Friday, February 8, 2013
Yet another trap in the King's Gambit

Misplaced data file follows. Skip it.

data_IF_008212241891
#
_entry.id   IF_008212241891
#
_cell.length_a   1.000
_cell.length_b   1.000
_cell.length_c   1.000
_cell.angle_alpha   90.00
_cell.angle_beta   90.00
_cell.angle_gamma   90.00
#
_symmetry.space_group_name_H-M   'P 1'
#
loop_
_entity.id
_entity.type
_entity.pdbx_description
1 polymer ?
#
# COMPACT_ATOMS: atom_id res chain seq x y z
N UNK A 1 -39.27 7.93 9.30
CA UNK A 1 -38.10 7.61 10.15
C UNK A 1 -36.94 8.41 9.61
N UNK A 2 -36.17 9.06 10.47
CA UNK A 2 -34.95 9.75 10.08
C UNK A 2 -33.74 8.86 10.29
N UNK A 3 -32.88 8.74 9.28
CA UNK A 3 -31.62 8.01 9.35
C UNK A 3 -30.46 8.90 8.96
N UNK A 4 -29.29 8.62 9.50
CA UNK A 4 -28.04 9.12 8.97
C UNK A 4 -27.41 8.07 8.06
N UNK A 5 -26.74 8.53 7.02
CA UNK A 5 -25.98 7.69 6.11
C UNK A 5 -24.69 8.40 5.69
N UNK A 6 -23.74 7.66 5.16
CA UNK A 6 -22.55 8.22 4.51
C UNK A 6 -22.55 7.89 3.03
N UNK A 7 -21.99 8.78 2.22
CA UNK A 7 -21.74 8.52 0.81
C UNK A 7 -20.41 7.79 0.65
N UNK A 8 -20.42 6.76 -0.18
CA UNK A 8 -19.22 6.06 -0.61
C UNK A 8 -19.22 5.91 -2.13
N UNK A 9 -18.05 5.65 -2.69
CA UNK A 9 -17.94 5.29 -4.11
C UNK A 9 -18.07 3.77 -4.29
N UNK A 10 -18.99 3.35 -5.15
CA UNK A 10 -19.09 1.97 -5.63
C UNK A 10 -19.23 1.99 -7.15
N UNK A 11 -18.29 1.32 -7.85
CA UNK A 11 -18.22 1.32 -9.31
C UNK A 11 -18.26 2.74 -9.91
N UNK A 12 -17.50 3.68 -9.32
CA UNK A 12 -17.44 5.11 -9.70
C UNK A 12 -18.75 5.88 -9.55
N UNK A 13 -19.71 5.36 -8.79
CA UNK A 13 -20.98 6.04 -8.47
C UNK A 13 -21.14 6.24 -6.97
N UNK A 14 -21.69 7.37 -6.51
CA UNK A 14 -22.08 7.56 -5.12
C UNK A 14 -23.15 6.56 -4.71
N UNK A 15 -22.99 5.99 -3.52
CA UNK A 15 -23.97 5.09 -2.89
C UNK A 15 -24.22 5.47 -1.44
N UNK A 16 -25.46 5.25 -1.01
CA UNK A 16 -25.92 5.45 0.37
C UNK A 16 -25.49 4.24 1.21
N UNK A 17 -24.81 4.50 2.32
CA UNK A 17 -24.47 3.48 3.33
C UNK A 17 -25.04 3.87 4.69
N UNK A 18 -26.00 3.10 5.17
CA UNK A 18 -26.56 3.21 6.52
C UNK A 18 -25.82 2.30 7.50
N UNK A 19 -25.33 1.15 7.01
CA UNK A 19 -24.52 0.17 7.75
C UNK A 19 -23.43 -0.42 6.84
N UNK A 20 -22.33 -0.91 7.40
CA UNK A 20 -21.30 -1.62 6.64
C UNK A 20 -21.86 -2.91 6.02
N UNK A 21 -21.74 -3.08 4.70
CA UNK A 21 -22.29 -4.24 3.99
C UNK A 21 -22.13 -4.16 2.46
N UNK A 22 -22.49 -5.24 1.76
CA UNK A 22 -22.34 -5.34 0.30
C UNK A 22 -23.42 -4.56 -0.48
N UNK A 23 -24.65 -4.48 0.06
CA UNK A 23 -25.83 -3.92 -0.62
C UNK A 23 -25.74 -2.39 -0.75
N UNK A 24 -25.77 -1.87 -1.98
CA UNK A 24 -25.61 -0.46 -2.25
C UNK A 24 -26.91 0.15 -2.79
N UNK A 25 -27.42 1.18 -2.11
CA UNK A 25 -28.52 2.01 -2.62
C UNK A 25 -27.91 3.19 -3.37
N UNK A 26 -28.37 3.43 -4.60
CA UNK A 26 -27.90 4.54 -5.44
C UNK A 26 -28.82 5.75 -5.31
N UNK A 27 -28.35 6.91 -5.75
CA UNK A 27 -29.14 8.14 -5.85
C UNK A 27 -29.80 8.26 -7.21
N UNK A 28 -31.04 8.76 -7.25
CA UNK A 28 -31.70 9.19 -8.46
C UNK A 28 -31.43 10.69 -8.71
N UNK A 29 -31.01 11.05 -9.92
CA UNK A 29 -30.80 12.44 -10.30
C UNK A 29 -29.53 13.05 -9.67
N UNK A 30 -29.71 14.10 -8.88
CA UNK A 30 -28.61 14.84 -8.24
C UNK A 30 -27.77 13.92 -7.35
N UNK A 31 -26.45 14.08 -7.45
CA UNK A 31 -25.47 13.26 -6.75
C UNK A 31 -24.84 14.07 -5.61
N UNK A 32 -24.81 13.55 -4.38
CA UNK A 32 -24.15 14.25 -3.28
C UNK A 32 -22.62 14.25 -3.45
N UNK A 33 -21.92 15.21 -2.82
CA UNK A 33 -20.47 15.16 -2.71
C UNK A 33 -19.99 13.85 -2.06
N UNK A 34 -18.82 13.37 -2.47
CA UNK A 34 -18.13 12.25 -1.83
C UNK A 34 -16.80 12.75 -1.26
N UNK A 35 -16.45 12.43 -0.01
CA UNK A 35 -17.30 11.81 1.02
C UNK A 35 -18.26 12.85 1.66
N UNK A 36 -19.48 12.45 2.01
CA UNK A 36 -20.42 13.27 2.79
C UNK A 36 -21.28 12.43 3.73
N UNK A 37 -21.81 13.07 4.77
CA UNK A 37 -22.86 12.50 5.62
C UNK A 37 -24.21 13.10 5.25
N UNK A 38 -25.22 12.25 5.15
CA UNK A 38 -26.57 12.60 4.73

I have previously shown (here and here) that in the King's Gambit Accepted after 3.Nf3, 3...f6? 4.Bc4 g5? 5.Nxg5! is crushing. My opponent in the following game found a slightly different ...g5 and ...f6 "defense," with equally grisly results. Incidentally, Houdini 3 points out 5...h5! (stopping Qh5+) 6.Nh3 d5! as preferable to accepting the knight, although White still gets a huge advantage. The play in the game continuation is reminiscent of the main line of Damiano's Defense, which goes 1.e4 e5 2.Nf3 f6? 3.Nxe5! fxe5 4.Qh5+ Ke7 5.Qxe5+ Kf7 6.Bc4+ d5 (best) 7.Bxd5+ Kg6 8.h4! In both lines White's queen, king bishop, and h-pawn kick Black's poor king all over the board. My play was slightly inaccurate. White mates two moves faster with 11.h5+! Kh6 12.Qxf4+ Qg5 (12...Kg7 13.h6+! and mate next) 13.Qxf8+ Qg7 and now White can choose between the classical 14.d3# (Allgaier-NN, 1807) and the modern preference 14.d4# (Green-Kempfe, Minnesota 1982). By the same token, 15.h6+! would have forced mate a move faster than my 15.Qf7+. One would be tempted to say, "Never play ...f6 when defending against the King's Gambit!", but that would be too dogmatic. As Bobby Fischer observed in his famous article A Bust to the King's Gambit, after 1.e4 e5 2.f4 exf4 3.Nf3 d6 (Fischer's Defense to the King's Gambit) 4.d4 g5 5.h4 g4 6.Ng5?!, 6...f6! 7.Nh3 gxh3 8.Qh5+ Kd7 wins a piece without too much trouble. But be very leery of ...f6 - it weakens Black's king-side, takes away the king knight's best square, and does nothing for Black's development.